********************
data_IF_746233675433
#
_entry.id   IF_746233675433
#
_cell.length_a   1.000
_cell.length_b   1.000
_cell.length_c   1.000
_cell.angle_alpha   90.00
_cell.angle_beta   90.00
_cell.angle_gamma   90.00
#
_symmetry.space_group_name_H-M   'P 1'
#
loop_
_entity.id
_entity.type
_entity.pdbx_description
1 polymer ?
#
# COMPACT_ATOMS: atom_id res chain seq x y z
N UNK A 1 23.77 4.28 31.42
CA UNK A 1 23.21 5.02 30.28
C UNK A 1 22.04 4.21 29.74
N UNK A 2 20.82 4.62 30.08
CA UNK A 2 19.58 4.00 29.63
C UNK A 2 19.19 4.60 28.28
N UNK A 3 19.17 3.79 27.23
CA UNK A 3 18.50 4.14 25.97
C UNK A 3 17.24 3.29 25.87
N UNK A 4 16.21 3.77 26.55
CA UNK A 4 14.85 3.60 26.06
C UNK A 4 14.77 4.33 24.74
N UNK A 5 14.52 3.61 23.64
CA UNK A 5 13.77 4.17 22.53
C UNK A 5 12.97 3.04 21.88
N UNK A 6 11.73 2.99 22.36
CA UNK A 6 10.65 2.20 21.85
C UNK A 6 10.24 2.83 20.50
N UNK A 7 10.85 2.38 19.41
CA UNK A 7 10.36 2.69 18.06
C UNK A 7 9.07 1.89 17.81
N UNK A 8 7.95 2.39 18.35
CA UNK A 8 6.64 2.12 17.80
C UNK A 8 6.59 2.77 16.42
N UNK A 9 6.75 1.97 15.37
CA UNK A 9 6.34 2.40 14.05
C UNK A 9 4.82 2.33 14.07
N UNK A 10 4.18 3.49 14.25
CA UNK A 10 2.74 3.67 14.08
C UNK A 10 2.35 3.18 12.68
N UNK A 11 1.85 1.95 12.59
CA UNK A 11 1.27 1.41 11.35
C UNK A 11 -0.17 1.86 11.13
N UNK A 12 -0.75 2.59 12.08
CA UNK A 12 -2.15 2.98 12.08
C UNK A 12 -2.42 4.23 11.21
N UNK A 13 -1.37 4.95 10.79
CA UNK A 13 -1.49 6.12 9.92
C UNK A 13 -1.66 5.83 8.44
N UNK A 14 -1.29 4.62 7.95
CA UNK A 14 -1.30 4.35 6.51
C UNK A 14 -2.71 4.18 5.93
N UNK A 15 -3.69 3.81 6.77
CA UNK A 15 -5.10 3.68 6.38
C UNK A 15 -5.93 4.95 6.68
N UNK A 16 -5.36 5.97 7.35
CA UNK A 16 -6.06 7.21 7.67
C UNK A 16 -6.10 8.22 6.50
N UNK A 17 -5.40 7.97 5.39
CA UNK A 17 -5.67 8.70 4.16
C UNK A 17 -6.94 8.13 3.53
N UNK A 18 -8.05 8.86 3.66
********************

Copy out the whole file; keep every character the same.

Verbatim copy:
data_IF_746233675433
#
_entry.id   IF_746233675433
#
_cell.length_a   1.000
_cell.length_b   1.000
_cell.length_c   1.000
_cell.angle_alpha   90.00
_cell.angle_beta   90.00
_cell.angle_gamma   90.00
#
_symmetry.space_group_name_H-M   'P 1'
#
loop_
_entity.id
_entity.type
_entity.pdbx_description
1 polymer ?
#
# COMPACT_ATOMS: atom_id res chain seq x y z
N UNK A 1 23.77 4.28 31.42
CA UNK A 1 23.21 5.02 30.28
C UNK A 1 22.04 4.21 29.74
N UNK A 2 20.82 4.62 30.08
CA UNK A 2 19.58 4.00 29.63
C UNK A 2 19.19 4.60 28.28
N UNK A 3 19.17 3.79 27.23
CA UNK A 3 18.50 4.14 25.97
C UNK A 3 17.24 3.29 25.87
N UNK A 4 16.21 3.77 26.55
CA UNK A 4 14.85 3.60 26.06
C UNK A 4 14.77 4.33 24.74
N UNK A 5 14.52 3.61 23.64
CA UNK A 5 13.77 4.17 22.53
C UNK A 5 12.97 3.04 21.88
N UNK A 6 11.73 2.99 22.36
CA UNK A 6 10.65 2.20 21.85
C UNK A 6 10.24 2.83 20.50
N UNK A 7 10.85 2.38 19.41
CA UNK A 7 10.36 2.69 18.06
C UNK A 7 9.07 1.89 17.81
N UNK A 8 7.95 2.39 18.35
CA UNK A 8 6.64 2.12 17.80
C UNK A 8 6.59 2.77 16.42
N UNK A 9 6.75 1.97 15.37
CA UNK A 9 6.34 2.40 14.05
C UNK A 9 4.82 2.33 14.07
N UNK A 10 4.18 3.49 14.25
CA UNK A 10 2.74 3.67 14.08
C UNK A 10 2.35 3.18 12.68
N UNK A 11 1.85 1.95 12.59
CA UNK A 11 1.27 1.41 11.35
C UNK A 11 -0.17 1.86 11.13
N UNK A 12 -0.75 2.59 12.08
CA UNK A 12 -2.15 2.98 12.08
C UNK A 12 -2.42 4.23 11.21
N UNK A 13 -1.37 4.95 10.79
CA UNK A 13 -1.49 6.12 9.92
C UNK A 13 -1.66 5.83 8.44
N UNK A 14 -1.29 4.62 7.95
CA UNK A 14 -1.30 4.35 6.51
C UNK A 14 -2.71 4.18 5.93
N UNK A 15 -3.69 3.81 6.77
CA UNK A 15 -5.10 3.68 6.38
C UNK A 15 -5.93 4.95 6.68
N UNK A 16 -5.36 5.97 7.35
CA UNK A 16 -6.06 7.21 7.67
C UNK A 16 -6.10 8.22 6.50
N UNK A 17 -5.40 7.97 5.39
CA UNK A 17 -5.67 8.70 4.16
C UNK A 17 -6.94 8.13 3.53
N UNK A 18 -8.05 8.86 3.66